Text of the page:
Sunday, February 5, 2012

Byzantine Remains

The bathhouse

This structure dates from the 4th century CE and is amazingly well preserved.  It contains a dressing room, cold room, tepid room, 2 hot rooms and furnaces.  The presence of a bathhouse in this area attests to the inhabitants’ high standard of living.  The water came from a nearby well nearly 70 m deep.  At the top of the well is a pool from which a water channel led in the direction of the bath house.

The Byzantine Quarter

This Byzantine residential quarter was first established during the Roman period.  It consists of a central street with dwellings on both sides.  The street had a system of channels and cisterns for collecting rainwater.  The quarter was destroyed in the earthquake of 630.

The Wine Press

The grapes were brought here from the vineyards and placed in storage cells built around the treading floor.  An underground channel led from the treading floor to a round vat for juice collection.  The juice was then transferred to vessels and stored in caves, where it fermented into wine.  5 wine presses have been found in Avdat, attesting to a flourishing wine-making industry during the Byzantine period.

The City Fortress

The fortress is 43 x 63 m and was built during the Byzantine period.  It served as a gathering place and refuge for the inhabitants in time of danger.  At the centre is a large cistern, fed by water channels that collected surface runoff.  On the north side is a prayer chapel.

The Nabatean Temples & Church Plaza

A number of inscriptions were found on the acropolis, attesting to the presence of a temple or number of temples here.  The earliest inscriptions are Nabatean, from the 1st century BCE.  The latest inscription is in Greek, from the 3rd century CE.  2 churches were built in this area during the Byzantine period, the Church of St. Theodoros to the south and the cathedral to the north.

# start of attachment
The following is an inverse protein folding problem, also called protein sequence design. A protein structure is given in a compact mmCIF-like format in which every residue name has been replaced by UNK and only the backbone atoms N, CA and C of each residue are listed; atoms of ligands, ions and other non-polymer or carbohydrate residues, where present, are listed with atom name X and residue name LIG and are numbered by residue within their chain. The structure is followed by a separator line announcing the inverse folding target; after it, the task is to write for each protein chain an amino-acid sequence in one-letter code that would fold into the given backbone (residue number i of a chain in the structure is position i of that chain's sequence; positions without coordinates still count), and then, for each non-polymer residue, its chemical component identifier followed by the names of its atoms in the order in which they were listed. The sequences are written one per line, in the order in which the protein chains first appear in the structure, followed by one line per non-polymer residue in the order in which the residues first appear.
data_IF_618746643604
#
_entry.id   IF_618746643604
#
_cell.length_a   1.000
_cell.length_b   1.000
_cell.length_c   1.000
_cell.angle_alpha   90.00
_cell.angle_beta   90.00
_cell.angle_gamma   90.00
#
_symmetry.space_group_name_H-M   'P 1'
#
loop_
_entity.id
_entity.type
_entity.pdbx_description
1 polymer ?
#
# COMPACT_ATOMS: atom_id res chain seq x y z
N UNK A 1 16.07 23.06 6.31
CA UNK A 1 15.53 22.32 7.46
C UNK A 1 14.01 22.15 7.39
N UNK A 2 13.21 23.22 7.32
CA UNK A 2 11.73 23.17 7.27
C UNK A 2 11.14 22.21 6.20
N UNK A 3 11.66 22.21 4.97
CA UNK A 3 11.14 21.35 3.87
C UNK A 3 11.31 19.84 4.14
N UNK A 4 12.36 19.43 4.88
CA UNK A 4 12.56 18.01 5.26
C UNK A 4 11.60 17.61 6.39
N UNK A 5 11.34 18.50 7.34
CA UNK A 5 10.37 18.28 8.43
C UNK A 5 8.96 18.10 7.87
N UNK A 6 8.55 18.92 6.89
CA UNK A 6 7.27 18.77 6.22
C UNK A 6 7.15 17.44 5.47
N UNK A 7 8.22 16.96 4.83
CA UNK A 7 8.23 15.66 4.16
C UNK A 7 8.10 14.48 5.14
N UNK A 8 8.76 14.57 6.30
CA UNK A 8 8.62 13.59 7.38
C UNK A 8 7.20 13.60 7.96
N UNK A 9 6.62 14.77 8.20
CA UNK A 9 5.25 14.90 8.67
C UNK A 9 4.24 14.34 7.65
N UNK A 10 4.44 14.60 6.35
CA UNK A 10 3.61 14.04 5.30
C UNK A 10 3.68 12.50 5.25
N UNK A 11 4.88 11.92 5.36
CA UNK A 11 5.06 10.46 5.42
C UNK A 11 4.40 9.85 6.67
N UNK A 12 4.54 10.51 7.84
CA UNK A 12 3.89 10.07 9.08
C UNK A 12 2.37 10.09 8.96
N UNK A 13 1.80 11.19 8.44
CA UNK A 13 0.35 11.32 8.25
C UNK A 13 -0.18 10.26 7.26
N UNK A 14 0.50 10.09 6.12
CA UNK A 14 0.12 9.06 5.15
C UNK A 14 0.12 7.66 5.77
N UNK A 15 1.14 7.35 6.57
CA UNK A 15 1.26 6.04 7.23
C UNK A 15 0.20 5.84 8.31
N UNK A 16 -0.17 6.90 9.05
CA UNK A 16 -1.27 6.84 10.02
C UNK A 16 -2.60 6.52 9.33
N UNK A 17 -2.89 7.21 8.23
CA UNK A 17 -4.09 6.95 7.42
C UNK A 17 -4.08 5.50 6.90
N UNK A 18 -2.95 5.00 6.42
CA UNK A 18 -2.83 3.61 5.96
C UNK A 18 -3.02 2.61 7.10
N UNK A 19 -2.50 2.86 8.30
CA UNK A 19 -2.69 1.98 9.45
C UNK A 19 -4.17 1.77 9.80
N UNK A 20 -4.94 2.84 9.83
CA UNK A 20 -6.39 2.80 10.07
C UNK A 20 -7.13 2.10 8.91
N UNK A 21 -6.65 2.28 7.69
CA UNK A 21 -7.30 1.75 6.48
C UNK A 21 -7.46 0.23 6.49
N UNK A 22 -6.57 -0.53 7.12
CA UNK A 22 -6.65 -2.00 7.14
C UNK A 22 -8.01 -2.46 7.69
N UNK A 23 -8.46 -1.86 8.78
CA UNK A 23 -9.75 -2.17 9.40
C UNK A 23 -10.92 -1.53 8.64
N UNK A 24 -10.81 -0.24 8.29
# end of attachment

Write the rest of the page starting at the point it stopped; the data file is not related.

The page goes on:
Byzantine churches were usually rectangular, on an east-west axis.  They had 3 areas, the Atrium, which was open to everyone, the Basilica, where worship took place and was open only to Christians, and in between the Nartex, which was a  passageway between the 2.  There were always openings in the wall of the Basilica, so non-Christians could watch the service.

The Southern Church

This church had 2 rows of columns (like a basilica) and was part of a monastery.  A number of tombs were found in the floor of the church, covered with marble slabs and bearing inscriptions from 541-618 CE.  The earliest inscription mentioned the tomb of the martyr St Thoedoros.

The Northern Church

The city’s cathedral and 2 earlier churches.  The walls of this church contain many Nabatean building stones that were re-used. The pedestal of the altar is inscribed with the names Elijah and John, and a small marble box for relics of saints was found.

This is a large cruciform baptistery, where adults were immersed.  It shows that the Nabateans converted to Christianity.  Next to it is a small baptistery for babies.

Lookout Platform

At the northwestern end of Avdat is a lookout platform, situated on the ruins of a Nabatean temple.  The platform affords a spectacular view of the slopes of the city, the bathhouse, the ancient agricultural areas, the cisterns and the Negev highlands.

The Caves

Hundreds of dwellings were built on the western slopes of Avdat, in front of and behind many rock-hewn caves.  The caves were for the storage of agricultural produce and sometimes as dwellings in the hot summers.

The Reconstructed Byzantine House

This house and the large cave in its back portion show an example of a dwelling in the city of caves.  The entrance leads to a courtyard surrounded by rooms.  One room apparently served as a toilet.  The cave has 2 storage rooms dug into the rock, where wheat was stored, fruit was dried and wine produced.  A cross is carved into the ceiling and the heads of bulls and a cluster of grapes are carved in the upper corners.

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